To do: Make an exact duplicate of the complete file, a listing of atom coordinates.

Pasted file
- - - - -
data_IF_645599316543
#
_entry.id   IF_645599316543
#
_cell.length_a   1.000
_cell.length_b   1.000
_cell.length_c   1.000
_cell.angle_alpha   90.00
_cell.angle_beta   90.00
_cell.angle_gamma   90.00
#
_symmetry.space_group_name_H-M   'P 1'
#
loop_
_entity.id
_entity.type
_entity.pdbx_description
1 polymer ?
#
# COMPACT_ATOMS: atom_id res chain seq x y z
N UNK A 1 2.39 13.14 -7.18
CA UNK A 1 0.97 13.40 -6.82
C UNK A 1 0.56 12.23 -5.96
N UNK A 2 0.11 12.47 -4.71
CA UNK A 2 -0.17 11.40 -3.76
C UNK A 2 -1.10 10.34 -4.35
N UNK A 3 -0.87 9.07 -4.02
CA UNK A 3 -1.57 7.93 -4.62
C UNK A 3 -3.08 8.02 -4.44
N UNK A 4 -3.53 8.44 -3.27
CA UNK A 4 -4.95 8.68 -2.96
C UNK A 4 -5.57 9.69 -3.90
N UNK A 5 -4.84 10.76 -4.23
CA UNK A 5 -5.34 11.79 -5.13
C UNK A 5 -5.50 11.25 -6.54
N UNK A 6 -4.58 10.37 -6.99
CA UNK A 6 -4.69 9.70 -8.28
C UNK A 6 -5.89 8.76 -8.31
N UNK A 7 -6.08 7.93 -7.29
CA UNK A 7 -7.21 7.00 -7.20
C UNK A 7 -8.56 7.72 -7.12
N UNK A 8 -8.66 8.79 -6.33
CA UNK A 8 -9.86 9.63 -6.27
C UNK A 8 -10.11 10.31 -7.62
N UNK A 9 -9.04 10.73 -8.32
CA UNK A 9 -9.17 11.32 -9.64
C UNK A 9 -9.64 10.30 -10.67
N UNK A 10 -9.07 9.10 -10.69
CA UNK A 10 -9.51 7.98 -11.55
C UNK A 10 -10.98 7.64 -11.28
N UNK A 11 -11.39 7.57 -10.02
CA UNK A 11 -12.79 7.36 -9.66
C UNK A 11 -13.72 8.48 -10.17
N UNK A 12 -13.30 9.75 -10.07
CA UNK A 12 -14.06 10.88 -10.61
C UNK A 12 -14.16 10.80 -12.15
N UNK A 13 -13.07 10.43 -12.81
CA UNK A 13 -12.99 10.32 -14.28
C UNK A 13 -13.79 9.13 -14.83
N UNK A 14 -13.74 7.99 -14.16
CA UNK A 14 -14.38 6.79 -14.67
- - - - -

data_IF_645599316543
#
_entry.id   IF_645599316543
#
_cell.length_a   1.000
_cell.length_b   1.000
_cell.length_c   1.000
_cell.angle_alpha   90.00
_cell.angle_beta   90.00
_cell.angle_gamma   90.00
#
_symmetry.space_group_name_H-M   'P 1'
#
loop_
_entity.id
_entity.type
_entity.pdbx_description
1 polymer ?
#
# COMPACT_ATOMS: atom_id res chain seq x y z
N UNK A 1 2.39 13.14 -7.18
CA UNK A 1 0.97 13.40 -6.82
C UNK A 1 0.56 12.23 -5.96
N UNK A 2 0.11 12.47 -4.71
CA UNK A 2 -0.17 11.40 -3.76
C UNK A 2 -1.10 10.34 -4.35
N UNK A 3 -0.87 9.07 -4.02
CA UNK A 3 -1.57 7.93 -4.62
C UNK A 3 -3.08 8.02 -4.44
N UNK A 4 -3.53 8.44 -3.27
CA UNK A 4 -4.95 8.68 -2.96
C UNK A 4 -5.57 9.69 -3.90
N UNK A 5 -4.84 10.76 -4.23
CA UNK A 5 -5.34 11.79 -5.13
C UNK A 5 -5.50 11.25 -6.54
N UNK A 6 -4.58 10.37 -6.99
CA UNK A 6 -4.69 9.70 -8.28
C UNK A 6 -5.89 8.76 -8.31
N UNK A 7 -6.08 7.93 -7.29
CA UNK A 7 -7.21 7.00 -7.20
C UNK A 7 -8.56 7.72 -7.12
N UNK A 8 -8.66 8.79 -6.33
CA UNK A 8 -9.86 9.63 -6.27
C UNK A 8 -10.11 10.31 -7.62
N UNK A 9 -9.04 10.73 -8.32
CA UNK A 9 -9.17 11.32 -9.64
C UNK A 9 -9.64 10.30 -10.67
N UNK A 10 -9.07 9.10 -10.69
CA UNK A 10 -9.51 7.98 -11.55
C UNK A 10 -10.98 7.64 -11.28
N UNK A 11 -11.39 7.57 -10.02
CA UNK A 11 -12.79 7.36 -9.66
C UNK A 11 -13.72 8.48 -10.17
N UNK A 12 -13.30 9.75 -10.07
CA UNK A 12 -14.06 10.88 -10.61
C UNK A 12 -14.16 10.80 -12.15
N UNK A 13 -13.07 10.43 -12.81
CA UNK A 13 -12.99 10.32 -14.28
C UNK A 13 -13.79 9.13 -14.83
N UNK A 14 -13.74 7.99 -14.16
CA UNK A 14 -14.38 6.79 -14.67